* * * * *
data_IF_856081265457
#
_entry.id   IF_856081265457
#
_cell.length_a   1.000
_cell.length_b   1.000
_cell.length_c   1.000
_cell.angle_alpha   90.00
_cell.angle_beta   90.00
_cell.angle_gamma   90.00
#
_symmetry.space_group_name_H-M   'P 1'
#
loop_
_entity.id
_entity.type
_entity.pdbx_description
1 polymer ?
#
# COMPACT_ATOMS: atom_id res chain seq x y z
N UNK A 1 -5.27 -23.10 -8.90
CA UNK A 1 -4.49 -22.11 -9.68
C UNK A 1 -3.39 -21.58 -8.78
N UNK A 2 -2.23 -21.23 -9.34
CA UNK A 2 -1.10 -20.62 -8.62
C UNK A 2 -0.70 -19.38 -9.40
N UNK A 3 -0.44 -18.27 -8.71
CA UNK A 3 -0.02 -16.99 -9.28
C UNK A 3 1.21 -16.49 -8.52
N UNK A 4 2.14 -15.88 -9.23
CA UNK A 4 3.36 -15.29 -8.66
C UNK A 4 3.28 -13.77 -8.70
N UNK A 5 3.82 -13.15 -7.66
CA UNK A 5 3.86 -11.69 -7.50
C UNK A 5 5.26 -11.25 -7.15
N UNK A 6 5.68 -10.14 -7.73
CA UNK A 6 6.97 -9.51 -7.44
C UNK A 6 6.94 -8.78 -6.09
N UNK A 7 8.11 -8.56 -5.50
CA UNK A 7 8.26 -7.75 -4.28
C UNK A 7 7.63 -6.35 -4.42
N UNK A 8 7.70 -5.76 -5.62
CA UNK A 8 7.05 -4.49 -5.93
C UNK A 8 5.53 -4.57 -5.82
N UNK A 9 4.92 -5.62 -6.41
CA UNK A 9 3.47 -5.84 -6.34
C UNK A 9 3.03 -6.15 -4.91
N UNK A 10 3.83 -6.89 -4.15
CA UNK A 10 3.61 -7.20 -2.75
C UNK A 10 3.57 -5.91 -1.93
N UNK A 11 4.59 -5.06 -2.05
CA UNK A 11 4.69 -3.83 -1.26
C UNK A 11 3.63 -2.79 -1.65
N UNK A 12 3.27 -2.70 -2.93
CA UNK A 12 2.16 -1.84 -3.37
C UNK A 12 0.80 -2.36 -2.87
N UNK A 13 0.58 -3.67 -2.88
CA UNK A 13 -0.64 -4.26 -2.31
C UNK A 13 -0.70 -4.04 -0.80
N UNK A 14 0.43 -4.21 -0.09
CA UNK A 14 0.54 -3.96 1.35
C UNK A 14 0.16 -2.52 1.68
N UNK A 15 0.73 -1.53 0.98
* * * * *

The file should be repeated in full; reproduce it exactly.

data_IF_856081265457
#
_entry.id   IF_856081265457
#
_cell.length_a   1.000
_cell.length_b   1.000
_cell.length_c   1.000
_cell.angle_alpha   90.00
_cell.angle_beta   90.00
_cell.angle_gamma   90.00
#
_symmetry.space_group_name_H-M   'P 1'
#
loop_
_entity.id
_entity.type
_entity.pdbx_description
1 polymer ?
#
# COMPACT_ATOMS: atom_id res chain seq x y z
N UNK A 1 -5.27 -23.10 -8.90
CA UNK A 1 -4.49 -22.11 -9.68
C UNK A 1 -3.39 -21.58 -8.78
N UNK A 2 -2.23 -21.23 -9.34
CA UNK A 2 -1.10 -20.62 -8.62
C UNK A 2 -0.70 -19.38 -9.40
N UNK A 3 -0.44 -18.27 -8.71
CA UNK A 3 -0.02 -16.99 -9.28
C UNK A 3 1.21 -16.49 -8.52
N UNK A 4 2.14 -15.88 -9.23
CA UNK A 4 3.36 -15.29 -8.66
C UNK A 4 3.28 -13.77 -8.70
N UNK A 5 3.82 -13.15 -7.66
CA UNK A 5 3.86 -11.69 -7.50
C UNK A 5 5.26 -11.25 -7.15
N UNK A 6 5.68 -10.14 -7.73
CA UNK A 6 6.97 -9.51 -7.44
C UNK A 6 6.94 -8.78 -6.09
N UNK A 7 8.11 -8.56 -5.50
CA UNK A 7 8.26 -7.75 -4.28
C UNK A 7 7.63 -6.35 -4.42
N UNK A 8 7.70 -5.76 -5.62
CA UNK A 8 7.05 -4.49 -5.93
C UNK A 8 5.53 -4.57 -5.82
N UNK A 9 4.92 -5.62 -6.41
CA UNK A 9 3.47 -5.84 -6.34
C UNK A 9 3.03 -6.15 -4.91
N UNK A 10 3.83 -6.89 -4.15
CA UNK A 10 3.61 -7.20 -2.75
C UNK A 10 3.57 -5.91 -1.93
N UNK A 11 4.59 -5.06 -2.05
CA UNK A 11 4.69 -3.83 -1.26
C UNK A 11 3.63 -2.79 -1.65
N UNK A 12 3.27 -2.70 -2.93
CA UNK A 12 2.16 -1.84 -3.37
C UNK A 12 0.80 -2.36 -2.87
N UNK A 13 0.58 -3.67 -2.88
CA UNK A 13 -0.64 -4.26 -2.31
C UNK A 13 -0.70 -4.04 -0.80
N UNK A 14 0.43 -4.21 -0.09
CA UNK A 14 0.54 -3.96 1.35
C UNK A 14 0.16 -2.52 1.68
N UNK A 15 0.73 -1.53 0.98